Modelling diseases of the central and peripheral nervous systems and effectively treating neurological disorders via neuronal manipulation requires far better biomaterials and technology than are currently available.
Understanding how brain tissue changes owing to developmental disorders, trauma or degenerative conditions — such as epilepsy, autism, traumatic brain injury, brain tumours and Parkinson’s disease — requires physiological tissue models that can recapitulate the molecular-, cellular- and tissue-level hallmarks of the specific disease. However, the currently primitive understanding of the development of the human brain limits the ability to generate functional brain tissue in vitro. Also, although all neurons share features such as the generation of action potentials, brain tissue consists of a plethora of neuronal and glial subtypes, many still to be defined, each with its own morphology, a unique set of expressed transcription factors and, ultimately, serving a specific function (for example, sensory, motor or relay; or producing a specific neurotransmitter, such as gamma aminobutyric acid, dopamine or serotonin). Moreover, the cellular and neuronal-network organization of the mammalian brain is highly complex, with hundreds of neuronal cell types typically arranged in interconnected clusters or layers.
Still, differentiation protocols allow for the derivation, from pluripotent stem cells, of motor neurons and of some excitatory and inhibitory neurons of the human cortex. Some neuronal subtypes can also be induced by the direct reprogramming of fibroblasts, yet the efficiencies are low and the use of viral vectors for the intracellular delivery of transcription factors hinders the use of the cells for therapeutic or regeneration purposes. Biomaterials that recapitulate microenvironments such as those in the brain can boost the reprogramming efficiency, as shown by Seung-Woo Cho, Hoon-Chul Kang and colleagues in this issue. The researchers show that hydrogels made from decellularized extracellular matrix from human brains increase the efficiency of the direct conversion of mouse fibroblasts into induced neurons with mature morphology and phenotypes, and that the produced neurons improved the locomotion ability of mice that had a stroke induced before the cells were transplanted into the ischaemic region of their brains. The bulk matrices also favoured the differentiation of human stem cells into neurons.
Other natural matrices, such as the widely used Matrigel (a protein gel derived from mouse tumour cells that includes components of brain extracellular matrix), can also provide the physiological environment needed for the generation of human neural tissues from induced neurons differentiated from human embryonic stem cells, as shown by Halil Tekin and co-authors. By using RNA sequencing to study the transcriptomic profiles of tissues made from co-cultures of human neuronal cells and mouse astrocytes, the authors show how the culture conditions (in particular the composition of Matrigel and alginate mixtures and the degree of crosslinking) can be used to modulate the engineered tissues to make them resemble specific brain regions, developmental stages and neurological-disease conditions. Also, by using clustered regularly interspaced short palindromic repeats (CRISPR) to knock out three genes implicated in amyotrophic lateral sclerosis, the authors generated engineered tissues that could in principle be used to study the genetics of neurodegenerative diseases.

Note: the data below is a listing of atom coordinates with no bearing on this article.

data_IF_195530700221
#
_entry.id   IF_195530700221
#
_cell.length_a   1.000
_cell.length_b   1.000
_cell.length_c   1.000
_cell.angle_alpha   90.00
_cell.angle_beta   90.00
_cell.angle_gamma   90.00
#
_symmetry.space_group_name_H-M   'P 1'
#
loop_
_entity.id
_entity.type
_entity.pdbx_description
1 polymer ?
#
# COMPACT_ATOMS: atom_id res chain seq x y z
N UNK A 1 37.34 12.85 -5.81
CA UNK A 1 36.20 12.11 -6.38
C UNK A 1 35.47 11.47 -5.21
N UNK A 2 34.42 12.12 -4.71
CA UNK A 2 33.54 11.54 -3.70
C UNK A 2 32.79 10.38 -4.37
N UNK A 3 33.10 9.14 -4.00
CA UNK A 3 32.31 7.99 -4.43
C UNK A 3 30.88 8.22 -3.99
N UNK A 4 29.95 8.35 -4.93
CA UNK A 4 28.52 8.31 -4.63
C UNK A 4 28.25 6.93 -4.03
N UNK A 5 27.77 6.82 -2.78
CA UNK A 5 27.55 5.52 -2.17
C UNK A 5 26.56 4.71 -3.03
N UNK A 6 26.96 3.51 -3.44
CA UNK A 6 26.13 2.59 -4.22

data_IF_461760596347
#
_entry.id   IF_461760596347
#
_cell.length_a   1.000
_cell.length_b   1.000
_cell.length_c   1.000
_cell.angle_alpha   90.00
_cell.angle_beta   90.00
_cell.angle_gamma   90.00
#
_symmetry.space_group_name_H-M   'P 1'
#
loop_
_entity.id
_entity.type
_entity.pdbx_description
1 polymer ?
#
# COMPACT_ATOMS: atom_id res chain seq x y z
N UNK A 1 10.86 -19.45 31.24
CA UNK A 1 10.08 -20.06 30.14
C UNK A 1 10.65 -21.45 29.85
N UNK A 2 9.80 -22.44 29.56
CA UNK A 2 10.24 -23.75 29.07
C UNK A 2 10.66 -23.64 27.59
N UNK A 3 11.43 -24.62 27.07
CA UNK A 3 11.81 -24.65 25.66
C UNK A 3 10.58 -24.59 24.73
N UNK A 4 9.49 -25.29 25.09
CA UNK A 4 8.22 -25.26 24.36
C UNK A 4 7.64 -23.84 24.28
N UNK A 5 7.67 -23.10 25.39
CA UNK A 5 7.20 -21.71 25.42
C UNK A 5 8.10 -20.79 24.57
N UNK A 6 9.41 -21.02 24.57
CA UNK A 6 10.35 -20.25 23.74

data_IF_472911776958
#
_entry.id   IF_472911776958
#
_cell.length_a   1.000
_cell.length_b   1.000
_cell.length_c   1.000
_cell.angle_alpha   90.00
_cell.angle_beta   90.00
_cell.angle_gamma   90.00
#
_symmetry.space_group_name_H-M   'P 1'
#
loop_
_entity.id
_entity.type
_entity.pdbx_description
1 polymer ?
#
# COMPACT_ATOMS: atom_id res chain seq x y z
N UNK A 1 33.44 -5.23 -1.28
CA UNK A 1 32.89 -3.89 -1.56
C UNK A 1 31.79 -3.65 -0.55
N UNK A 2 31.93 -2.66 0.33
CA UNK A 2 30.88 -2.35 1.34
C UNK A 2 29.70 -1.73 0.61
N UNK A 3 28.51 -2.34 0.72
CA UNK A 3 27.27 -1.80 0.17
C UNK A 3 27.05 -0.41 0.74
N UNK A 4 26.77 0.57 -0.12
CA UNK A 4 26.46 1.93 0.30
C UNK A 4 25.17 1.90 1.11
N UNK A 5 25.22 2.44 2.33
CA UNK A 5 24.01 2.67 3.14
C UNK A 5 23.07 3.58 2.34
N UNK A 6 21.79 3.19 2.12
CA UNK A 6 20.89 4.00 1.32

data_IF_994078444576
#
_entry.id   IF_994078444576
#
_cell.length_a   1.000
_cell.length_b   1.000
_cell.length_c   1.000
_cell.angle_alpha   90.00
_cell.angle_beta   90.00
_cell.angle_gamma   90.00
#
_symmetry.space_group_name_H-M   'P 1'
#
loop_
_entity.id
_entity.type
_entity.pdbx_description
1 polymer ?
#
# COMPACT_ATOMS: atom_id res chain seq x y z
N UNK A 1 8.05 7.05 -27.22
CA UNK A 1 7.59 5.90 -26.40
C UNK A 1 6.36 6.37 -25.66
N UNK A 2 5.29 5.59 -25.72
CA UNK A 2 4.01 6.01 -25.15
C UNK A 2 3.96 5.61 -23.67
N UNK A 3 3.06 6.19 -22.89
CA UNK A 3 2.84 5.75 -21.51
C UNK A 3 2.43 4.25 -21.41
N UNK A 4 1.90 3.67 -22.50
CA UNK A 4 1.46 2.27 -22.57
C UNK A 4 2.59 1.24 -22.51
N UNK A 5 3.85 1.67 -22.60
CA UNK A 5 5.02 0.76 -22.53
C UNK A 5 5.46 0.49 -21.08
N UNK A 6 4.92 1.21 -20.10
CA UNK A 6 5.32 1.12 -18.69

Although standard CRISPR-mediated genome editing is easy to carry out in vitro, making the technology work in vivo, in particular to edit genes in neurons in the brain so as to treat a neurological disease, is far from straightforward, more so when the editing technique has to be designed to be as safe as possible for eventual use in humans. Hye Young Lee, Niren Murthy and colleagues show that genes in neurons, astrocytes and microglia in mouse brains can be edited by injecting intracranially the ribonucleoproteins Cas9 or Cpf1 and a guide RNA, both encapsulated in gold nanoparticles wrapped in endosome-disruptive polymer (these nanoparticles were first used to edit the mutation that causes Duchenne muscular dystrophy in mice). The researchers show that mice with a form of autism (fragile X syndrome, caused by a single gene) can be rescued from the exaggerated and repetitive behaviour associated with the syndrome by injecting, into the striatum (a brain region that mediates the formation of memory), nanoparticles incorporating a guide RNA targeting a gene for a neurotransmitter receptor. When compared with the use of viruses to insert Cas9 genes into cells in vivo, the use of nanoparticles is safer, allows for better control of the gene editing, and causes fewer off-target effects.